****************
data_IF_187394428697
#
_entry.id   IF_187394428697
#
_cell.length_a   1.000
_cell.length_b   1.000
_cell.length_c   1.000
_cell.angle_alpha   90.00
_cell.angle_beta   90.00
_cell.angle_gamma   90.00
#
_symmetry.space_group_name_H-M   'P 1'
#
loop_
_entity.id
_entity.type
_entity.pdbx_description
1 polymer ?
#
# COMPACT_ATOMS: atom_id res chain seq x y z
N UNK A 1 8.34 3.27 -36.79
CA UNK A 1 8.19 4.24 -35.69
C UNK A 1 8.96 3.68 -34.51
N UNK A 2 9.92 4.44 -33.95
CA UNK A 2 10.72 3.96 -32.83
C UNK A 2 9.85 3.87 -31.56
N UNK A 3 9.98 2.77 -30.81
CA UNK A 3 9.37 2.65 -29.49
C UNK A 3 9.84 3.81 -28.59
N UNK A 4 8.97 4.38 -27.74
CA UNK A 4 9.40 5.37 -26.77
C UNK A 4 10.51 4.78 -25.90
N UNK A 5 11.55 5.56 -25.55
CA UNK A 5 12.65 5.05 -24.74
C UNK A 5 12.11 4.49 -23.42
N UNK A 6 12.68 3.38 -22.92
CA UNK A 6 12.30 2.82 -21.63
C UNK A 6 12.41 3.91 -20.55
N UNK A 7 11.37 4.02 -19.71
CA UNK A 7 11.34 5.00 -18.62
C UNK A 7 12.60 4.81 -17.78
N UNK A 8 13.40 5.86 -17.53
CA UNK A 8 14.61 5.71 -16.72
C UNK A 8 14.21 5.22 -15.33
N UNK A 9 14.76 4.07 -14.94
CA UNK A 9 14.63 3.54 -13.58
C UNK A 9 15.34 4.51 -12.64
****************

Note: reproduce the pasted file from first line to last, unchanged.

data_IF_187394428697
#
_entry.id   IF_187394428697
#
_cell.length_a   1.000
_cell.length_b   1.000
_cell.length_c   1.000
_cell.angle_alpha   90.00
_cell.angle_beta   90.00
_cell.angle_gamma   90.00
#
_symmetry.space_group_name_H-M   'P 1'
#
loop_
_entity.id
_entity.type
_entity.pdbx_description
1 polymer ?
#
# COMPACT_ATOMS: atom_id res chain seq x y z
N UNK A 1 8.34 3.27 -36.79
CA UNK A 1 8.19 4.24 -35.69
C UNK A 1 8.96 3.68 -34.51
N UNK A 2 9.92 4.44 -33.95
CA UNK A 2 10.72 3.96 -32.83
C UNK A 2 9.85 3.87 -31.56
N UNK A 3 9.98 2.77 -30.81
CA UNK A 3 9.37 2.65 -29.49
C UNK A 3 9.84 3.81 -28.59
N UNK A 4 8.97 4.38 -27.74
CA UNK A 4 9.40 5.37 -26.77
C UNK A 4 10.51 4.78 -25.90
N UNK A 5 11.55 5.56 -25.55
CA UNK A 5 12.65 5.05 -24.74
C UNK A 5 12.11 4.49 -23.42
N UNK A 6 12.68 3.38 -22.92
CA UNK A 6 12.30 2.82 -21.63
C UNK A 6 12.41 3.91 -20.55
N UNK A 7 11.37 4.02 -19.71
CA UNK A 7 11.34 5.00 -18.62
C UNK A 7 12.60 4.81 -17.78
N UNK A 8 13.40 5.86 -17.53
CA UNK A 8 14.61 5.71 -16.72
C UNK A 8 14.21 5.22 -15.33
N UNK A 9 14.76 4.07 -14.94
CA UNK A 9 14.63 3.54 -13.58
C UNK A 9 15.34 4.51 -12.64